The EU’s General Data Protection Regulation (GDPR) – an overview

The EU’s General Data Protection Regulation (GDPR) – an overview

The EU’s GDPR is a well-known, influential privacy law. We look at how it addresses consumer rights, companies’ responsibilities and enforcement.
by Usercentrics
Dec 16, 2021
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The General Data Protection Regulation (GDPR) came enforceably into effect on May 25th, 2018, though it was adopted in April 2016. Most international privacy laws encompass the country where they were drafted and passed, e.g. Brazil, South Africa, or China. The GDPR, however, covers the EU countries and the three additional European Economic Area (EEA) countries.

 

The GDPR is arguably the best known and most influential of the global privacy laws passed to date, as well as continuing to influence current legislation. It’s not the first international privacy law, however. Canada’s (PIPEDA) was passed in 2000 and South Africa’s (POPIA) was passed in 2013, for example. The world’s first data protection legislation was enacted in 1970 in the German state of Hesse.

 

The GDPR very clearly defines key aspects of privacy law, like legal bases for data processing, definitions of valid consent and extraterritoriality. We will look at these in more detail, as well as their influence in the EU and abroad.

What is the General Data Protection Regulation?

The General Data Protection Regulation (GDPR) is a privacy law that requires organizations to uphold privacy rights of “anyone in EU territory”, if offering them goods or services, as well as safeguarding personal data that has been collected or processed. The GDPR replaced the 1995 Data Protection Directive, which created data protection laws on a country by country basis, resulting in a less cohesive patchwork of regulations in Europe.

 

The GDPR applies to companies based in the EU, but also companies or organizations based elsewhere that conduct operations there. The regulation requires the implementation of seven principles of data protection and facilitates eight privacy rights for consumers. Member states have their own data protection authorities to handle enforcement; it is not handled by a central authority.

Seven principles for lawful processing of personal data under the GDPR

Per Art. 5 these are:

  • Lawfulness, fairness and transparency
  • Purpose limitation
  • Data minimization
  • Accuracy
  • Storage limitation
  • Integrity and confidentiality (security)
  • Accountability

What are consumers’ rights under the General Data Protection Regulation?

The GDPR provides the data subject with eight explicit rights under Chapter 3 (Art. 15-22). These are:

  • Right of access
  • Right to rectification
  • Right to erasure (“right to be forgotten”)
  • Right to restriction of processing
  • Right to be notified (regarding rectification, erasure, or restriction of processing)
  • Right to data portability
  • Right to object (to processing)
  • Right regarding automated individual decision-making, including profiling

Key definitions from the General Data Protection Regulation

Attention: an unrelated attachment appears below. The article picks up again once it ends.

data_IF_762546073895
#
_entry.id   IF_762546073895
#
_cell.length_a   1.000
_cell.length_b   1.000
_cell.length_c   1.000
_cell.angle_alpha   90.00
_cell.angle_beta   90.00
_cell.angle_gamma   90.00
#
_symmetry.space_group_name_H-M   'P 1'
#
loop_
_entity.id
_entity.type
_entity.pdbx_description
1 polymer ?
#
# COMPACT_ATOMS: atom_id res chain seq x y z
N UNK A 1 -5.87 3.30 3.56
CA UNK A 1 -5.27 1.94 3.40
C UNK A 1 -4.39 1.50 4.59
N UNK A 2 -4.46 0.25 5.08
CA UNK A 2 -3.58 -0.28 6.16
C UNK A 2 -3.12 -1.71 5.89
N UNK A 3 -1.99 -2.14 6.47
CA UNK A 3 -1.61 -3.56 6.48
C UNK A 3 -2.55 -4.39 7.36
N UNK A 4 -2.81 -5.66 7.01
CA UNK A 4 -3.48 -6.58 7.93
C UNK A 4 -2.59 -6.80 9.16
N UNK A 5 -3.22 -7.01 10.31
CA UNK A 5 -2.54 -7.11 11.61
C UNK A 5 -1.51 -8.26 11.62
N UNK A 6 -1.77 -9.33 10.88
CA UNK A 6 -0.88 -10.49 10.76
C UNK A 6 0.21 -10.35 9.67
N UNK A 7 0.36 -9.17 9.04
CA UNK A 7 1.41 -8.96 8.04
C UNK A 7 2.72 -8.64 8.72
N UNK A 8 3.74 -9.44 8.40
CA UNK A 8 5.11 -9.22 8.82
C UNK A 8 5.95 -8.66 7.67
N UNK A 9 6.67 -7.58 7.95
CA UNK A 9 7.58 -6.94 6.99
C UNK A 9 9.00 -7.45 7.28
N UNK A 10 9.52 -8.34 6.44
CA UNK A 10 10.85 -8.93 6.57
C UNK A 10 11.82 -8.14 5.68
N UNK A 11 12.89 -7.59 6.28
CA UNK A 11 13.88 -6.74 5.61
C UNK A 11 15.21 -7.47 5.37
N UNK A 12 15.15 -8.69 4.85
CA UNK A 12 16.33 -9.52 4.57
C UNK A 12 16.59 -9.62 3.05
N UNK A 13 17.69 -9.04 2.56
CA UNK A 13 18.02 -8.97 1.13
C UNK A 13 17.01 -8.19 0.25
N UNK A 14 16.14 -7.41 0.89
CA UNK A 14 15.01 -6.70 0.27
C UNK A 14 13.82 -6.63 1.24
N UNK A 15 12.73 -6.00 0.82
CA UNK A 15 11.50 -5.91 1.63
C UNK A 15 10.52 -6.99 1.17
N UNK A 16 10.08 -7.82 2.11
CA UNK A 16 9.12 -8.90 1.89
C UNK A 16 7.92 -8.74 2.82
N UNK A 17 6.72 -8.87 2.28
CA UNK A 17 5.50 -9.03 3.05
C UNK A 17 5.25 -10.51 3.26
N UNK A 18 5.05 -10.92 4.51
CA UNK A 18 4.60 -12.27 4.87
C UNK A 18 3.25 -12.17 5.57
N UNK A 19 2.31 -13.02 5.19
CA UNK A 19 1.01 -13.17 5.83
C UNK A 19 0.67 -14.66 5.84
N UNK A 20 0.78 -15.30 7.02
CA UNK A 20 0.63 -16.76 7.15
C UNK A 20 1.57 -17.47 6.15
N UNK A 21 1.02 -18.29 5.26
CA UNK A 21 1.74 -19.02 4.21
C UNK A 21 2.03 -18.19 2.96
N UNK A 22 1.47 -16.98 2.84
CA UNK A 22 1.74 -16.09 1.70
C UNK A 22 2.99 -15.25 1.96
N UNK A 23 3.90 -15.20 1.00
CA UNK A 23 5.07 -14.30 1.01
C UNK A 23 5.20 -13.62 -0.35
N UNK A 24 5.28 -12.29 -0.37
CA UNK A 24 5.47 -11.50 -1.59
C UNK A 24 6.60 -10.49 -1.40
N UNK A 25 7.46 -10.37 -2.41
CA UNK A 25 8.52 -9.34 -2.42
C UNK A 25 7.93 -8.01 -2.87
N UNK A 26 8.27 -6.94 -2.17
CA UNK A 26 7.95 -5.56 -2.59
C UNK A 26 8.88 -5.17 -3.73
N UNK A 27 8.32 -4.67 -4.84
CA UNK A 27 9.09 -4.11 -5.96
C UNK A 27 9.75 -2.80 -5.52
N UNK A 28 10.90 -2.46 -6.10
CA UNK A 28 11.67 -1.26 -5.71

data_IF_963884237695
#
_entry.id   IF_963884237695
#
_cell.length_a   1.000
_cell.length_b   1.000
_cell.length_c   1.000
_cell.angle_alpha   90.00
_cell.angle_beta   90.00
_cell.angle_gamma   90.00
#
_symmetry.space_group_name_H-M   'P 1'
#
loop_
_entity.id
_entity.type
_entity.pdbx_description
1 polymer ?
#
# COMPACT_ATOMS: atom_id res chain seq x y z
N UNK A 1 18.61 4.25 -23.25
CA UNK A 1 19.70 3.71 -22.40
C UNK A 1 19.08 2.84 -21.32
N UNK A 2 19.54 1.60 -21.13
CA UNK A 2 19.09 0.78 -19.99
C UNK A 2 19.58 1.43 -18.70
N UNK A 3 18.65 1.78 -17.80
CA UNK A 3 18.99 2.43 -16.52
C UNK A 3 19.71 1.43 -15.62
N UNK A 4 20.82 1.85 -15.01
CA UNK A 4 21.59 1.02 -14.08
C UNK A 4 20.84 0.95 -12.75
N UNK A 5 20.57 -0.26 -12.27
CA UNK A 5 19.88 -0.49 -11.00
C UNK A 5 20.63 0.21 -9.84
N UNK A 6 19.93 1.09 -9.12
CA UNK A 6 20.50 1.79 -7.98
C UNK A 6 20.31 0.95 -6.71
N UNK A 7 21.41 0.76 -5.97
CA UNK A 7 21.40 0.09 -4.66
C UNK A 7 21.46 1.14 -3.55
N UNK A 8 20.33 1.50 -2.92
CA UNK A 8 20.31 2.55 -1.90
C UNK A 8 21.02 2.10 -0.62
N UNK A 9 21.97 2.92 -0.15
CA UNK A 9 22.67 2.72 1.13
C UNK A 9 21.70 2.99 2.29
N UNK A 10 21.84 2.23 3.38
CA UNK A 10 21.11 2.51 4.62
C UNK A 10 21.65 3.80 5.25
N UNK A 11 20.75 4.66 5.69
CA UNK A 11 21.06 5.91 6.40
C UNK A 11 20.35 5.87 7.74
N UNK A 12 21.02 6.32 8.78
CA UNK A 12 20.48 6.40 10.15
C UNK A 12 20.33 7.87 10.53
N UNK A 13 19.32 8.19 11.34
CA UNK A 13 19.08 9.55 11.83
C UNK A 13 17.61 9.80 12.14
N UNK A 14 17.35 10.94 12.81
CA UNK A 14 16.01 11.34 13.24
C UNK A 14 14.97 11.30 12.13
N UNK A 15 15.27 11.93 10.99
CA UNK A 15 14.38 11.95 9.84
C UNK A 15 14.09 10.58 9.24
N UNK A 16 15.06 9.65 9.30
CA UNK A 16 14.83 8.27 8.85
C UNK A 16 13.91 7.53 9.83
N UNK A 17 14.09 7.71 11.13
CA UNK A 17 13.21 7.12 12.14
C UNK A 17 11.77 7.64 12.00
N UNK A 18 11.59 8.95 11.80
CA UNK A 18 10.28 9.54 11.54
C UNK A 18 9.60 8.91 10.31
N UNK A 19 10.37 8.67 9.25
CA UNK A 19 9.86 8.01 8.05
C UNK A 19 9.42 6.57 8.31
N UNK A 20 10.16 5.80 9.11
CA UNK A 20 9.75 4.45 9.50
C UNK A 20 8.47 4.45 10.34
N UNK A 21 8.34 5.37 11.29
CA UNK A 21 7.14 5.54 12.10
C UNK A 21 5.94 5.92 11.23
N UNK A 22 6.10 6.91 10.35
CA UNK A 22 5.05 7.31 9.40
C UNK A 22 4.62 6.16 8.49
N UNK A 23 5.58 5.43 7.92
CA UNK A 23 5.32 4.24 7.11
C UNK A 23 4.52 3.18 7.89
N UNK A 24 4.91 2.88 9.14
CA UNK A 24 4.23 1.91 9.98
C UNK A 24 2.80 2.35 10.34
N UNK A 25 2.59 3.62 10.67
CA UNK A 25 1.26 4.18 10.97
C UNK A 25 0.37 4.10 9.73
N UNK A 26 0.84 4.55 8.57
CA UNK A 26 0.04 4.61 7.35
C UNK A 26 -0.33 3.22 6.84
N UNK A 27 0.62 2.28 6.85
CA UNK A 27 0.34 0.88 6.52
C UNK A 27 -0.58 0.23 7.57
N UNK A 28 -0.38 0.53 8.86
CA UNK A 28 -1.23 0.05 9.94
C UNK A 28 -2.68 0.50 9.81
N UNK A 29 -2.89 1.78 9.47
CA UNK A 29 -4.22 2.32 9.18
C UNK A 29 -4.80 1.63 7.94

Art. 4 has a full list of definitions of important terms used in the GDPR, however, we’ve included some of the most relevant and frequently used.

 

Personal data

 

“Any information that relates to an individual who can be directly or indirectly identified” using it. This can include obvious information like names, ID numbers, phone numbers or email addresses, but also IP addresses, browser cookies, or sensitive personal details like gender, religious beliefs or political affiliation (Art. 9).

 

Data processing

 

“Any action performed on data, whether automated or manual.” This can include, among other actions, “collecting, recording, organizing, structuring, storing, using, erasing…”

 

Data subject

 

“The person whose data is processed.” For companies online, most commonly this would include visitors to a website, customers, or app users.

 

Data controller

 

“The person who decides why and how personal data will be processed.” Most commonly this is a company or international organization. The controller also liaises with and directs the data processor, if that entity is a third party.

 

Joint controller

 

When two or more data controllers decide the purposes and means of data processing individually or jointly. (Learn more: Joint Controllership and the GDPR: what you need to know)

 

Data processor

 

“A third party that processes personal data on behalf of a data controller.” This could include a wide variety of entities, most commonly external. Employees of a data controller acting within the scope of their employment duties are typically considered agents of the data controller, not data processors. Data processors can range from cloud-based server providers to email service providers, adtech or martech companies and more.

Art. 6 covers “Lawfulness of processing”, or legal bases, as they’re commonly referred to. These are the circumstances under which data processing by a controller is legal. While user consent is probably the one that comes most easily to mind, there are six in total:

  • the data subject has given consent
  • performance of a contract with the data subject
  • compliance with a legal obligation to which the data controller is subject
  • to protect the vital interests of the data subject or of another natural person
  • in the public interest, or the data controller is exercising official authority
  • legitimate interests pursued by the controller or by a third party